Hand Made
This is best cut of reed. The reed plates are hand cut and made of the best aluminium, called Duraluminium. They are finely finished to the point where they shine. The reed tongue of the Hand Made Reed is often blue on the sides of the square blue steel base, because the steel is heat tempered in strips. The base of the reed is often obscured by a layer of wax, which is applied during the installation of reeds onto reed blocks. This characteristic tells you that the reed is hand made.


See Switches

Register Slides

These are thin strips of metal, that slide in between the reed banks and the valves. They are designed to open and shut the banks of reeds. A mechanism connects these slides to the switches.

Shoulder Straps

The shoulder straps are used to stabilise an accordion as it is being played. There is one strap for each shoulder. These straps make it possible for a musician to play when standing.


The function of a Switch is to open or close one or more sets of reeds, via register slides in the reed blocks. The more reeds in an accordion, the more switches become available.

Treble Switches

There are two types of switches that are on the grille: the automatic and the On/Off (push once for On and again for Off). Each push button of the automatic switch opens specified slide registers and closes others (according to the setting of the combination of reeds, see below).

Bass Switches

Most full-sized accordions are now equipped with one or more switches on the bass section also. These are normally in a vertical row, along the inside of the bass board. As with treble switches, there are two types; automatic and on/off. The automatic type of switch is sometimes called a pre-set switch, and it involves a great deal more mechanism than the simple on/off type lever switch. There can also be switches located near the air button.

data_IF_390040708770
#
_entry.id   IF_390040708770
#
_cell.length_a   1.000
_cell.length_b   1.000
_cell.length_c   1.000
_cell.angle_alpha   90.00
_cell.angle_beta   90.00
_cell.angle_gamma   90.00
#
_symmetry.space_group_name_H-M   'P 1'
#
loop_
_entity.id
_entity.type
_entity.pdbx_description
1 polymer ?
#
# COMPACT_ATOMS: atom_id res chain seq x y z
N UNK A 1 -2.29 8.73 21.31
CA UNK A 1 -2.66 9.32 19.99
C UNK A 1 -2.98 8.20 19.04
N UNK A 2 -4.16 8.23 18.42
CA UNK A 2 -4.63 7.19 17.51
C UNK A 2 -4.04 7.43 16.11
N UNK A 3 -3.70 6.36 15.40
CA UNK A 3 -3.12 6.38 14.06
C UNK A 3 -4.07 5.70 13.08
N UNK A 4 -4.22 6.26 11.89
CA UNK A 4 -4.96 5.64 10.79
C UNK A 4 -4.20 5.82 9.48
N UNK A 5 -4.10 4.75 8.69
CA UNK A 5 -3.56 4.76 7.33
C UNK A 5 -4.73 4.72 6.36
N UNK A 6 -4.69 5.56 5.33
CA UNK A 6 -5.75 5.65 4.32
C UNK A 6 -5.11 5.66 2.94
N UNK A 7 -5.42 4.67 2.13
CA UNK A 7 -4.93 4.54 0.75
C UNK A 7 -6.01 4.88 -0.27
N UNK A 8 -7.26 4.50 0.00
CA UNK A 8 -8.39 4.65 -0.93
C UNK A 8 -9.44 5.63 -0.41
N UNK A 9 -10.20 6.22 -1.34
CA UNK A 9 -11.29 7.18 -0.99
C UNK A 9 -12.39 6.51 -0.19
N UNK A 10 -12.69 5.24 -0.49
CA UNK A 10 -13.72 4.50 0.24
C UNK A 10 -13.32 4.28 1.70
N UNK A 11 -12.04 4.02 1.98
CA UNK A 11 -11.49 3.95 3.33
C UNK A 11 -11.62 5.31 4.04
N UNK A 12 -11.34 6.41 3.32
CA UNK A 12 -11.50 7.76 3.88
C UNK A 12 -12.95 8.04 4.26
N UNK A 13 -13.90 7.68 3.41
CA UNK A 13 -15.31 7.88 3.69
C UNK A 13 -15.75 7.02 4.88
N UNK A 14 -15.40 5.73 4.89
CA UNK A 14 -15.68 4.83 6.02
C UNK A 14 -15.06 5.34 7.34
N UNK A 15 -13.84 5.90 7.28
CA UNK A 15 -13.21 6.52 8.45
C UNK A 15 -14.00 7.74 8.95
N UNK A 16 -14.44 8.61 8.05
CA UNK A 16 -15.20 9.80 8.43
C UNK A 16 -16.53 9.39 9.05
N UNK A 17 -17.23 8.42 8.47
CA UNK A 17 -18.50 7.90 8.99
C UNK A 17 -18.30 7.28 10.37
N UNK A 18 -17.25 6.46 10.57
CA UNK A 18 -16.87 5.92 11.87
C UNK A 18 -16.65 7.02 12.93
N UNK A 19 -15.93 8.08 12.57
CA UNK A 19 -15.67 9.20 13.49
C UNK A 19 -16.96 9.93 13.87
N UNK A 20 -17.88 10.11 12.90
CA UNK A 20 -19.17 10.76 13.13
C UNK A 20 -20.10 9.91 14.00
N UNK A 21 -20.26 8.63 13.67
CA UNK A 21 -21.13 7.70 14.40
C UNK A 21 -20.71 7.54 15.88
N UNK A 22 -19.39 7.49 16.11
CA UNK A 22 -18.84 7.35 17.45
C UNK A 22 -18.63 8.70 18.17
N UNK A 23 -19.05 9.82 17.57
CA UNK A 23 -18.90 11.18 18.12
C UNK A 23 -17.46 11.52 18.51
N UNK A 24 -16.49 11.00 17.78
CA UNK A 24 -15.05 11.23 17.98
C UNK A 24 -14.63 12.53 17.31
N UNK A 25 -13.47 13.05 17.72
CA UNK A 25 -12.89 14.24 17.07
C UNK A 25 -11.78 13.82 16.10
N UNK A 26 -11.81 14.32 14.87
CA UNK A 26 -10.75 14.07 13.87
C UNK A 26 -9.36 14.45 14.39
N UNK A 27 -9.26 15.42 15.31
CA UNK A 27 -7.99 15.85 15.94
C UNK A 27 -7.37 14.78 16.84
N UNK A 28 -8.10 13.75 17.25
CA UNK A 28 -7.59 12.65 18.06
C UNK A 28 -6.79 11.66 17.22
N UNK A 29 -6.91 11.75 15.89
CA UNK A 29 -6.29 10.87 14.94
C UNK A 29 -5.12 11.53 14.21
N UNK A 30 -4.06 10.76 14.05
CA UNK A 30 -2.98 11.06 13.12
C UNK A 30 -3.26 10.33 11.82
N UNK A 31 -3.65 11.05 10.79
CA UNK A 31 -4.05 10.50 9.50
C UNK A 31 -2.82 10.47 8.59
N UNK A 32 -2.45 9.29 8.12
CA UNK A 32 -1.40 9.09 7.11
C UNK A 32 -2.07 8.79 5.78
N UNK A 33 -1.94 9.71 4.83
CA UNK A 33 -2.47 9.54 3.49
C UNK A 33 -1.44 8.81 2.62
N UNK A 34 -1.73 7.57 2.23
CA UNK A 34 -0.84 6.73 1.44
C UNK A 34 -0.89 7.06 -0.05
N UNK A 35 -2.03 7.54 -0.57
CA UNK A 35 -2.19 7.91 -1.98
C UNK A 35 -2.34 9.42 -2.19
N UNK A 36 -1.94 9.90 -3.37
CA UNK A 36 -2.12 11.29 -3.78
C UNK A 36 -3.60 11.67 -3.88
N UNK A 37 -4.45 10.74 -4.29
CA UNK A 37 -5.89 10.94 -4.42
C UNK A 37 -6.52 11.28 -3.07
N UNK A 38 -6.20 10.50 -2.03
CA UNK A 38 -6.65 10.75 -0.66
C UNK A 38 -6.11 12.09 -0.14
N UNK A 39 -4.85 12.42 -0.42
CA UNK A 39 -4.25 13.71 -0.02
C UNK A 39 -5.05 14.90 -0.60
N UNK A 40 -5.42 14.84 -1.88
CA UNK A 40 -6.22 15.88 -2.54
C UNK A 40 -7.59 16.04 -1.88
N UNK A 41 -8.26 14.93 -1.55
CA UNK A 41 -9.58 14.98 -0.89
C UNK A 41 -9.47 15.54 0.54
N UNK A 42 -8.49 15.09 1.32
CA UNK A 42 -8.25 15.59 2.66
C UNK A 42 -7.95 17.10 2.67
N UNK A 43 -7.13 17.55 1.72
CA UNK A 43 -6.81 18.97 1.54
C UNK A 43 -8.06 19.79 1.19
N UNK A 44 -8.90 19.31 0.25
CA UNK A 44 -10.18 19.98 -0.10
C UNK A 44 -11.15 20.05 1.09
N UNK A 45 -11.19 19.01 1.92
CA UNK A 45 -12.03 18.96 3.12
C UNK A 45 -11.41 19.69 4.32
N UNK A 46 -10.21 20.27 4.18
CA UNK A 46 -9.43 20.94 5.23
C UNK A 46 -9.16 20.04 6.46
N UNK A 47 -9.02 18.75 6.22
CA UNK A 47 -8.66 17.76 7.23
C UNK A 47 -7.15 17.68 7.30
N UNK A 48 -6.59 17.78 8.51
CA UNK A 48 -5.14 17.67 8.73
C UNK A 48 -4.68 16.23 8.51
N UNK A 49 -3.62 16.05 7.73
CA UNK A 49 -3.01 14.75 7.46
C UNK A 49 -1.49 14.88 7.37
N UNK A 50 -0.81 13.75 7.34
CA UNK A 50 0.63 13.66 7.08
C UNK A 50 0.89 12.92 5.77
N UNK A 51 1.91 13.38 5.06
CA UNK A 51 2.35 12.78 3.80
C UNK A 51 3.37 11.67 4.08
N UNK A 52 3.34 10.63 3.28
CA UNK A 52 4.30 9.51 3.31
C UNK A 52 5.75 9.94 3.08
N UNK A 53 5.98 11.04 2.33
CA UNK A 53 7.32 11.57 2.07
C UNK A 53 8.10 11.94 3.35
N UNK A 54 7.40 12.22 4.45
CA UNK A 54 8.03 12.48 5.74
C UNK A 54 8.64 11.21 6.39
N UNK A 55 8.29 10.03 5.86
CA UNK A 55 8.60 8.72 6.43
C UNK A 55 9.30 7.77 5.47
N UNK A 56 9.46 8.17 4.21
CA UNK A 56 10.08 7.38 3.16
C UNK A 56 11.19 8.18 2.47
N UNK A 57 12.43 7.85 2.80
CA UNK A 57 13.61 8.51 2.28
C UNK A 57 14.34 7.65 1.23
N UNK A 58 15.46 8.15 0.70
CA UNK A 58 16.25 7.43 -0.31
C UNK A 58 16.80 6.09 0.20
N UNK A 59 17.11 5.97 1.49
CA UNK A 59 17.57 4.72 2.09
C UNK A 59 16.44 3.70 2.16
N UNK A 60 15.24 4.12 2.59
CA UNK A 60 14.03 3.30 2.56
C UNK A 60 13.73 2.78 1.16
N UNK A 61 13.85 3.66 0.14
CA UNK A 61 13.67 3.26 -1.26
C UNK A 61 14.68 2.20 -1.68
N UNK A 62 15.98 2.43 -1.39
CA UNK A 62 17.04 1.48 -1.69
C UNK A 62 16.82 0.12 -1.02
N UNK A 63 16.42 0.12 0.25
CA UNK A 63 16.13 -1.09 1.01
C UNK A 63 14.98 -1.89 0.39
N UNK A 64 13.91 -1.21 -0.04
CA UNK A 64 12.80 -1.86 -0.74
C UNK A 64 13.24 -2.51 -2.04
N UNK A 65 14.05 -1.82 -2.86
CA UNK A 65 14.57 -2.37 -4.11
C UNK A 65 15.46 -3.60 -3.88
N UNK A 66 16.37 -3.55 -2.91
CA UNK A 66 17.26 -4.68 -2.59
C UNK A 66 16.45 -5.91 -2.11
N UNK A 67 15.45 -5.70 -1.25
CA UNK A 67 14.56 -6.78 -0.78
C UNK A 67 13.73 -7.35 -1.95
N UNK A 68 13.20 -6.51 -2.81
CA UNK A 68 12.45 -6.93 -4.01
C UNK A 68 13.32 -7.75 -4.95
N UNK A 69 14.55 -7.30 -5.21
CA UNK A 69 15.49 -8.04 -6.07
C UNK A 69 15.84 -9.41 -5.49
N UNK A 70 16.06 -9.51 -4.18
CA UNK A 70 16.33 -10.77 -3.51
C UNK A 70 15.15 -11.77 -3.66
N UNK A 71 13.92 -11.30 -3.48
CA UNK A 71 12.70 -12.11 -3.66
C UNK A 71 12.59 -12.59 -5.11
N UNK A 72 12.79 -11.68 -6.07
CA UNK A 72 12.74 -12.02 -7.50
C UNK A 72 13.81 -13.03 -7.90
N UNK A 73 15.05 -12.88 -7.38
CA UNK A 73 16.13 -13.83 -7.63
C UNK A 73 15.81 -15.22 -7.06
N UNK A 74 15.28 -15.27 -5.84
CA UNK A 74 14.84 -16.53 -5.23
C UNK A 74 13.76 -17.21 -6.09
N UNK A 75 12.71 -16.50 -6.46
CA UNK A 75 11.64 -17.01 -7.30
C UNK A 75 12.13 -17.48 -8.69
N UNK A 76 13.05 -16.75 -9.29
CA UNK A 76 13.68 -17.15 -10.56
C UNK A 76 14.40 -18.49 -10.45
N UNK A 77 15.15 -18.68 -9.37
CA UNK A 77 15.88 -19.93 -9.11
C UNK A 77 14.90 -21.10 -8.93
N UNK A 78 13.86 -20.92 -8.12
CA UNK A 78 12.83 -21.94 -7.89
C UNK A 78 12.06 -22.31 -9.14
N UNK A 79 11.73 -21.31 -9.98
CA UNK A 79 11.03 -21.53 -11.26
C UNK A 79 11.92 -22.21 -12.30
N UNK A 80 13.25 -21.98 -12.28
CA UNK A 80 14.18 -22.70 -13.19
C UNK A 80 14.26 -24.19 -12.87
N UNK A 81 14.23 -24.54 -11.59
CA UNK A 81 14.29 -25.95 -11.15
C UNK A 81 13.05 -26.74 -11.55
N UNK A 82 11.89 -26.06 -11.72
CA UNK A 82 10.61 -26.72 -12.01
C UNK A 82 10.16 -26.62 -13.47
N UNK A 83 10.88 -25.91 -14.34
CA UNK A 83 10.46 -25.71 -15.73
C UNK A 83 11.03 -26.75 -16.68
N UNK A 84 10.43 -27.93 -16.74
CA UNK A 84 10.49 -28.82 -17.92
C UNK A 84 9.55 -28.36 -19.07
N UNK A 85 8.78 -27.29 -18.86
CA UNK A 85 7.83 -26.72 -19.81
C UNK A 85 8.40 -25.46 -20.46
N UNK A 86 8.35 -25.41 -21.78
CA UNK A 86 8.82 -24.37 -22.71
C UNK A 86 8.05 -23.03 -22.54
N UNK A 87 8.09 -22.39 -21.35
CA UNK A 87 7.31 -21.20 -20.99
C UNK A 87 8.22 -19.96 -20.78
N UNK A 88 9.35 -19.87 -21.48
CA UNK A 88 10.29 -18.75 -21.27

Note: Both Treble and Bass Switches are arranged in different orders on different makes of accordions.

Quint Switches

The individual incorporation of the perfect 5th (which is actually a 12th; an octave higher plus a 5th higher again) to every note on an accordion, giving a Pipe-organ type sound. This especially suits Russian or Pipe Organ music. This switch is usually only found on larger accordions. Most full-size accordions have four sets of treble reeds, and some have five. With various combinations of these there can be fifteen or more switches on the grille. Each select a different combination of reeds by opening and closing slides.

For example, these are the combinations available with automatic switches on a three reed accordion:





















Switches can be doubled up in other places on the accordion

Master Bar
This is an optional type of On/Off switch, located on the outer edge of the treble keyboard. It is operated by a push with the heel of the hand, automatically opening all the register slides. After release, it springs back to its original position. This allows the player to introduce all the reeds without taking fingers off the keyboard.

Chin Switches
These are a type of treble switch. They are found on top of the accordion, above the treble keyboard. They do the same thing as any other switch, but are very easy to use, because the player does not have to move their hand to change switches.

Thumb Straps

The thumb strap is for the thumb of the right hand, and is mostly used on lighter concertinas and bandoneons, where shoulder straps are not needed.

Tone Chamber

The tone chamber is the translation for the word “Cassotto” (meaning “box”) which is what a Tone Chamber constitutes; a box into which a set of reeds is placed. Cassotto is the general term used for any instrument with reeds in a chamber. However, the term “Double Cassotto” can be used when there are two sets of reeds in the chamber. A Tone Chamber gives an instrument a rich, full sound.

Treble Switches

See switches

Treble Keyboard (Piano Accordion)

The treble keyboard has the same layout as the piano. The lowest note is at the top when you look at it from the front